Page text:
Skip to main content
European Commission logo print header

Modelling Of Whole-brain Slow oscillatory dynamics in physiology and pathology

Periodic Reporting for period 1 - MoWS (Modelling Of Whole-brain Slow oscillatory dynamics in physiology and pathology)

Reporting period: 2020-11-01 to 2022-10-31

The brain is a complex system processing information in a highly distributed, parallel manner. At the microscopic scale, this information is encoded by groups of individual neurons. These local microcircuits are interconnected within larger scale circuits across the brain and the dynamic information exchange across these multiple organization levels is likely to be crucial for brain function.
Despite its importance, very little is known about how neurons exchange information across these scales and it is important, to this extent, to complement the work done by experimental neuroscientists with modelling and data analysis tools.
During MoWS I have worked on the development of an information theoretical toolbox for the analysis of large-scale neural data. The software provides a comprehensive set of tools for researchers to analyze and understand the information processing properties of neural systems at various spatial scales, both in physiological and pathological conditions. This is important because understanding how a healthy brain processes information can help us understand diseases and disorders such as Autism Spectrum Disorders, Alzheimer's, Parkinson's, and Epilepsy.

The overall objectives of this research are to develop a set of tools that can be used to analyze large-scale neural data, and to provide insights into how the brain processes information. By doing so, this research can help researchers to better understand the neural mechanisms underlying brain function and dysfunction, which may ultimately lead to the development of better treatments for neurological diseases and disorders.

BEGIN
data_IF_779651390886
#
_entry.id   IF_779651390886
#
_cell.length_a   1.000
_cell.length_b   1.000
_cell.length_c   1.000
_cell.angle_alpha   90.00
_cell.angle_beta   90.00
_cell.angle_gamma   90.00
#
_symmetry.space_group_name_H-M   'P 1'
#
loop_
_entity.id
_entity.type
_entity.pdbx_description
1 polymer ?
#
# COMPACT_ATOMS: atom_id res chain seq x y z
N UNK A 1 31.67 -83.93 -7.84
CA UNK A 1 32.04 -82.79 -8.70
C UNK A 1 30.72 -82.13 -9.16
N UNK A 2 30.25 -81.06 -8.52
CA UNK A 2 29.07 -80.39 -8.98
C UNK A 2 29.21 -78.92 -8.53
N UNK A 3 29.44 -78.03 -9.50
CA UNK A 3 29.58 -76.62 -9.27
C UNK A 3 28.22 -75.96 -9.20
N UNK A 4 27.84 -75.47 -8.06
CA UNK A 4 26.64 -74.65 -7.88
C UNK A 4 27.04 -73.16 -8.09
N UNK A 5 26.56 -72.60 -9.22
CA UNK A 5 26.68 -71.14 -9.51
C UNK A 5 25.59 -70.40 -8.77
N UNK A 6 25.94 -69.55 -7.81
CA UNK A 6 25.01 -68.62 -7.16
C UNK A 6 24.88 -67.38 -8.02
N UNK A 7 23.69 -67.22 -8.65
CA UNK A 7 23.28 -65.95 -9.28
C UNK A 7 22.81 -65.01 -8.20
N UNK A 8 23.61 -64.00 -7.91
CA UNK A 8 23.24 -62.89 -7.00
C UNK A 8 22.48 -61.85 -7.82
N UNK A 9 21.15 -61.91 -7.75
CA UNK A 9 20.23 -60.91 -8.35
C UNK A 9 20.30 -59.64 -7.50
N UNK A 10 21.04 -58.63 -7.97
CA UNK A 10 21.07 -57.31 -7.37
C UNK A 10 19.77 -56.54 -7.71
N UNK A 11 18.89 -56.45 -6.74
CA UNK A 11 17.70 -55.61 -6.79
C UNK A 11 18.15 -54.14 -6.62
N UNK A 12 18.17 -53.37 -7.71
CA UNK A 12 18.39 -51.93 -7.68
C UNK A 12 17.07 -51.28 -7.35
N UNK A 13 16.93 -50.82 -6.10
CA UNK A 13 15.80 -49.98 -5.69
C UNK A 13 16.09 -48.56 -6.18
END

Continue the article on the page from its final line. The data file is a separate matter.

The main result of the project is the development of an open source, fully documented, comprehensive computational suite for information-theoretical analysis of large-scale neural data.
Preliminary results of the project have been presented as a poster at FENS 2023 conference (Paris) and have been submitted in BiorXiv. A manuscript is currently under preparation. Dissemination of the project's results to the general public has been done at the European Researchers Night in Genova (IT) in September 2022.
The project has considerably improved the availability of high-quality open software for the analysis of neural data. The potential impacts of this research are far-reaching. One key impact is that it can help us to better understand how the brain works, which can inform the development of treatments for neurological diseases and disorders. For example, the toolbox can be used to analyze neural data from patients with epilepsy to identify abnormal patterns of information flow, which can help guide the development of more effective treatments.

Another potential impact of this research is in the field of brain-computer interfaces (BCIs). BCIs are devices that translate neural activity into control signals for external devices, such as prosthetics or computers. The information theoretical toolbox can be used to analyze the neural signals recorded by BCIs, which can help to improve their accuracy and reliability.